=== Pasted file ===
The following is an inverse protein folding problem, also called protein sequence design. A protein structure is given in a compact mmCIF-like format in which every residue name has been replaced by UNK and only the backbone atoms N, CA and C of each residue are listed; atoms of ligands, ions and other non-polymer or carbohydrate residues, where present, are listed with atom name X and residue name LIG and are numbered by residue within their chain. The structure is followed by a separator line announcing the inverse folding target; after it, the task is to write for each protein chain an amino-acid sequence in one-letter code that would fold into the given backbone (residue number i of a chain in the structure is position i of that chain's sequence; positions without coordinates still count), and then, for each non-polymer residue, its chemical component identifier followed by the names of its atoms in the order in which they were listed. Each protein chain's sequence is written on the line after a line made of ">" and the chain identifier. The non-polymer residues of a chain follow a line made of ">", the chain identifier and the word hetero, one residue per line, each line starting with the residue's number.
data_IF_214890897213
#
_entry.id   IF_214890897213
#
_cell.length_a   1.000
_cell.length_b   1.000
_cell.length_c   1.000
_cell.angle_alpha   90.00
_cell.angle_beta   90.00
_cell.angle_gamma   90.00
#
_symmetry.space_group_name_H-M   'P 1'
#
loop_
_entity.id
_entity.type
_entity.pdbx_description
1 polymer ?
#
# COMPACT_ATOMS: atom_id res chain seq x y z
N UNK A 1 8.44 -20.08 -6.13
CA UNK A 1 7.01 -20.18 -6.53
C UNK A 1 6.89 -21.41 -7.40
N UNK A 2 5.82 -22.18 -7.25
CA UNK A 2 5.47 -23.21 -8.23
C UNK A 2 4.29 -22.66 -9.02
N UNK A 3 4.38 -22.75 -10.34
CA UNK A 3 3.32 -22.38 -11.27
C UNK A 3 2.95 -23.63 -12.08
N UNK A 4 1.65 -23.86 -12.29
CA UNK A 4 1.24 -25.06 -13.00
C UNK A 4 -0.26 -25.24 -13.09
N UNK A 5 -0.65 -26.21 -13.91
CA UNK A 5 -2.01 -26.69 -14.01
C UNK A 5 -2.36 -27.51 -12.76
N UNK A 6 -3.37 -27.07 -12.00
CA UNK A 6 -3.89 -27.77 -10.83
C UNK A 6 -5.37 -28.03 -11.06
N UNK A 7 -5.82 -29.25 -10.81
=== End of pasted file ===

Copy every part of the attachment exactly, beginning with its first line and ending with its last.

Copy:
The following is an inverse protein folding problem, also called protein sequence design. A protein structure is given in a compact mmCIF-like format in which every residue name has been replaced by UNK and only the backbone atoms N, CA and C of each residue are listed; atoms of ligands, ions and other non-polymer or carbohydrate residues, where present, are listed with atom name X and residue name LIG and are numbered by residue within their chain. The structure is followed by a separator line announcing the inverse folding target; after it, the task is to write for each protein chain an amino-acid sequence in one-letter code that would fold into the given backbone (residue number i of a chain in the structure is position i of that chain's sequence; positions without coordinates still count), and then, for each non-polymer residue, its chemical component identifier followed by the names of its atoms in the order in which they were listed. Each protein chain's sequence is written on the line after a line made of ">" and the chain identifier. The non-polymer residues of a chain follow a line made of ">", the chain identifier and the word hetero, one residue per line, each line starting with the residue's number.
data_IF_214890897213
#
_entry.id   IF_214890897213
#
_cell.length_a   1.000
_cell.length_b   1.000
_cell.length_c   1.000
_cell.angle_alpha   90.00
_cell.angle_beta   90.00
_cell.angle_gamma   90.00
#
_symmetry.space_group_name_H-M   'P 1'
#
loop_
_entity.id
_entity.type
_entity.pdbx_description
1 polymer ?
#
# COMPACT_ATOMS: atom_id res chain seq x y z
N UNK A 1 8.44 -20.08 -6.13
CA UNK A 1 7.01 -20.18 -6.53
C UNK A 1 6.89 -21.41 -7.40
N UNK A 2 5.82 -22.18 -7.25
CA UNK A 2 5.47 -23.21 -8.23
C UNK A 2 4.29 -22.66 -9.02
N UNK A 3 4.38 -22.75 -10.34
CA UNK A 3 3.32 -22.38 -11.27
C UNK A 3 2.95 -23.63 -12.08
N UNK A 4 1.65 -23.86 -12.29
CA UNK A 4 1.24 -25.06 -13.00
C UNK A 4 -0.26 -25.24 -13.09
N UNK A 5 -0.65 -26.21 -13.91
CA UNK A 5 -2.01 -26.69 -14.01
C UNK A 5 -2.36 -27.51 -12.76
N UNK A 6 -3.37 -27.07 -12.00
CA UNK A 6 -3.89 -27.77 -10.83
C UNK A 6 -5.37 -28.03 -11.06
N UNK A 7 -5.82 -29.25 -10.81